Humans remaining after the Sumatra blow, or any comparable earlier cataclysm(s), resorted to thinking and learning. Human intelligence is the most unique and miraculous phenomenon, short of divinity, in the universe. If we are lucky and work very hard, we may achieve it any time now. That promise in view, it would be unworthy of us to languish and sulk and wait for the Yellowstone-Long Valley obliteration.
On the one hand, it does not make a lot of sense to cramp ourselves for the sake of obscure vermin and weeds that are doomed in their natural environment anyway. That does not mean we should go to ravaging the terrain deliberately or with gross negligence, diminishing our prospects by fouling our nest. It does mean we are the only hope of all that lives now, or as much of it as we can salvage with some number of our own feisty kind, and we had best decline to pretend they will be all right without our best and brainiest efforts and get about something that actually promises to work -- starting yesternow.
The last time we had to recover from a world cataclysm, that Sumatran blast, the survivors were still in the Paleolithic Age. What could be done with rocks and sticks, and not the full extent of that, as the subsequent Neolithic Age proved, was about the extent of technology. Organized agriculture was still more than 60 thousand years in the future, assuming it hadn't gotten started somewhere and been snuffed out and further assuming the middens our archaeologists have found so far are the oldest ones.
This time we have advanced considerably further, what with powered industry and transport, globalized satellite communications and moon landings, et cetera. There are those of the environmental absolutist persuasion who would have us return as closely as possible to at least late Neolithic conditions and live at that level so as not to damage the Earth. But, as pointed out above, that does not acknowledge that the Earth will certainly damage itself considerably if a big space rock does not do the job first.
That simply leaves us with the question whether we should plan to recover from the next world cataclysm from a Paleolithic or at least Neolithic starting point or from as much of a powered-technology one as we might be able to salvage. The cataclysm certainty cancels the rationale for a voluntary return to the Neolithic stage. So does the hardwired human imperative to compete for ascendancy: You can impoverish yourself if you care to, but you may not survive a try to force me, or most other people, to resume historical squalor.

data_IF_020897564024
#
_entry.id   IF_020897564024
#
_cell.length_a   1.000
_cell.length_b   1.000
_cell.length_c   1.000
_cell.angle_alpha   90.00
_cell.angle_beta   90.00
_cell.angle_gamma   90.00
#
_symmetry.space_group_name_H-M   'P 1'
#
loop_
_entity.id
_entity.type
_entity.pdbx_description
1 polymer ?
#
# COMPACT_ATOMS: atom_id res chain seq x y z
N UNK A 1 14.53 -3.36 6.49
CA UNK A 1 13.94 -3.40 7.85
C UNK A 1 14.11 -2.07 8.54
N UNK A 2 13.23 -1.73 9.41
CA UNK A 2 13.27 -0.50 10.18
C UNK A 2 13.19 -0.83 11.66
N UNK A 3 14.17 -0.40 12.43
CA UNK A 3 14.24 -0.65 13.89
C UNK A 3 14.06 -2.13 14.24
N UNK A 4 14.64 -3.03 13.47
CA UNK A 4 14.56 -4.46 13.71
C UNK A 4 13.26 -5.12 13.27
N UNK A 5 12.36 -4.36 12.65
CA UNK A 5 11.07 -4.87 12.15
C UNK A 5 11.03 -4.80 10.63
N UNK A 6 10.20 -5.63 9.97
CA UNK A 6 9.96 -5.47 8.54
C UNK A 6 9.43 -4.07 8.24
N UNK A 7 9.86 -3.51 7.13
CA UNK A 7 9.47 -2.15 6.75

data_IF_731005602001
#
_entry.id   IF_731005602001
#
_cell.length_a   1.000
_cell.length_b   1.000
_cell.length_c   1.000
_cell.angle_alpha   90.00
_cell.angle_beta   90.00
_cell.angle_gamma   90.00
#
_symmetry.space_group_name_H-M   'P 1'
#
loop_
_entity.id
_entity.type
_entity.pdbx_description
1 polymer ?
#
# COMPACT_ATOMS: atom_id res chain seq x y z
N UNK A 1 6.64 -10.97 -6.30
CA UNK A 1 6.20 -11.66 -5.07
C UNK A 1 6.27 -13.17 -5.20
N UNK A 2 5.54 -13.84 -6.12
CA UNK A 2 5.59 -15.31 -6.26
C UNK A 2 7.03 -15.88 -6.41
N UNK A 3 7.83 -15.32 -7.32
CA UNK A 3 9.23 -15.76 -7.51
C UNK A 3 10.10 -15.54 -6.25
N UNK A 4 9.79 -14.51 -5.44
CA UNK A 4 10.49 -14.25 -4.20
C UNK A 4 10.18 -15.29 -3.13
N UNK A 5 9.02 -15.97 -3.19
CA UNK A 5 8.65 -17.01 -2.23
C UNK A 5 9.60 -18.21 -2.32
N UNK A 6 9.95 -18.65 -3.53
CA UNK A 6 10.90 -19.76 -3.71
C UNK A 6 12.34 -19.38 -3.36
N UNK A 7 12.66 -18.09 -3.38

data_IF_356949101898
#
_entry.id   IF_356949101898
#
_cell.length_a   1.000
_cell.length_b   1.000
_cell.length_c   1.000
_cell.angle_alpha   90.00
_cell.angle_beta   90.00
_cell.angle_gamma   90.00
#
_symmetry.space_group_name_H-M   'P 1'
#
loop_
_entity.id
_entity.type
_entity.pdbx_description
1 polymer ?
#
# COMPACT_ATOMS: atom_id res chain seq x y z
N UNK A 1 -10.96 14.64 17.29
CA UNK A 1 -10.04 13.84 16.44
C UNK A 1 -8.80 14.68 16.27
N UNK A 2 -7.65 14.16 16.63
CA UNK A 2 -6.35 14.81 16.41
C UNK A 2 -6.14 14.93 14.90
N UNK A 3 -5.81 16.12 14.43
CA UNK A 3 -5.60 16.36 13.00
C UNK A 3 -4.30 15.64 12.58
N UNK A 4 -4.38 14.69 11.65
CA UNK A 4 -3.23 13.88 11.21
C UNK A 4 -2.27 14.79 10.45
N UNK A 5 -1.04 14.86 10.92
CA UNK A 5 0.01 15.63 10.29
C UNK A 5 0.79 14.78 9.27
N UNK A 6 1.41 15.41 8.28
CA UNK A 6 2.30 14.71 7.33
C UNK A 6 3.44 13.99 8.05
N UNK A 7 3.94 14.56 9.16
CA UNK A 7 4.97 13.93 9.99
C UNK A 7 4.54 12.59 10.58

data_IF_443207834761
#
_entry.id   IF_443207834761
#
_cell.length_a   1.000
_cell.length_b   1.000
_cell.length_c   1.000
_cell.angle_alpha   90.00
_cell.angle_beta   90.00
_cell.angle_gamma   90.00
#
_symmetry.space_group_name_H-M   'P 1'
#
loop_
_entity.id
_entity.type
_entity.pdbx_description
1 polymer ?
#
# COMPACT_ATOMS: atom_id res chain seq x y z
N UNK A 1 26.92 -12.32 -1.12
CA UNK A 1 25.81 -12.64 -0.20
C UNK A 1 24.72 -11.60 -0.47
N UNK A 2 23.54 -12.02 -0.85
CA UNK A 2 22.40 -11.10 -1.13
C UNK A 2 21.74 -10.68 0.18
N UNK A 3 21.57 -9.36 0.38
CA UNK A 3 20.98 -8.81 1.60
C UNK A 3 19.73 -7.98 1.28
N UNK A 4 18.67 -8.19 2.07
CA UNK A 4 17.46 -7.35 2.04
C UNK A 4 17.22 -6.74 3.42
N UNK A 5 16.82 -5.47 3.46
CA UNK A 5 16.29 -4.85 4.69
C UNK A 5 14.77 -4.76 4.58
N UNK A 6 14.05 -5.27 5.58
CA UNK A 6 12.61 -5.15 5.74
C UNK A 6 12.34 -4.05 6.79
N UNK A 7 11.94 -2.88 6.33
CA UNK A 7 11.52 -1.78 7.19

The Neolithic option ruled out, the remaining question is the vast bundle of questions as to how to select, stage and harden, and prepare to operate the powered technology we decide to keep on hand to dig our way out of the ashes and resume improving our lives and spreading our kind around. That would make for an article many times longer than this one.
But space will permit adding that spreading our technological achievements around the globe, especially to the half of humankind that has very little of them yet, will make it all the more likely that a considerable share of them will survive. If the hardened staging bunkers prove not hard enough, or are buried under too much ash, a spot on the other side of the world might do.
The point here is to highlight the reasons why extreme solicitude for every discoverable species and every specimen thereof is ludicrous. Just as our lives as we know them if not our lives absolutely, they're inevitably goners. We might better consider preserving some DNA along with the selected, stored, hardened, and prepared technological assists.
All of us will not survive the cataclysm. Most of us will not survive the cataclysm. But our proto-intelligence and often-claimed compassion do compel us to arrange to have as many humans and, even if only as resuscitatable DNA, other species, survive and recover as possible. If for no other reason, there will be another cataclysm, and another, and so on on this planet or any other we eventually infest.
We cannot afford to keep getting knocked back to our savage beginnings. Instead, we owe it to our nature and its glimmer of intelligence to try to proliferate among planets and then stars and achieve circumstances in which cataclysm on one planet is no more significant than a calamity on one island on present-day Earth. And that certainly requires resuming our progress as quickly as possible after each of these rude interruptions.
This is John G. Lankford's first contribution to Enter Stage Right.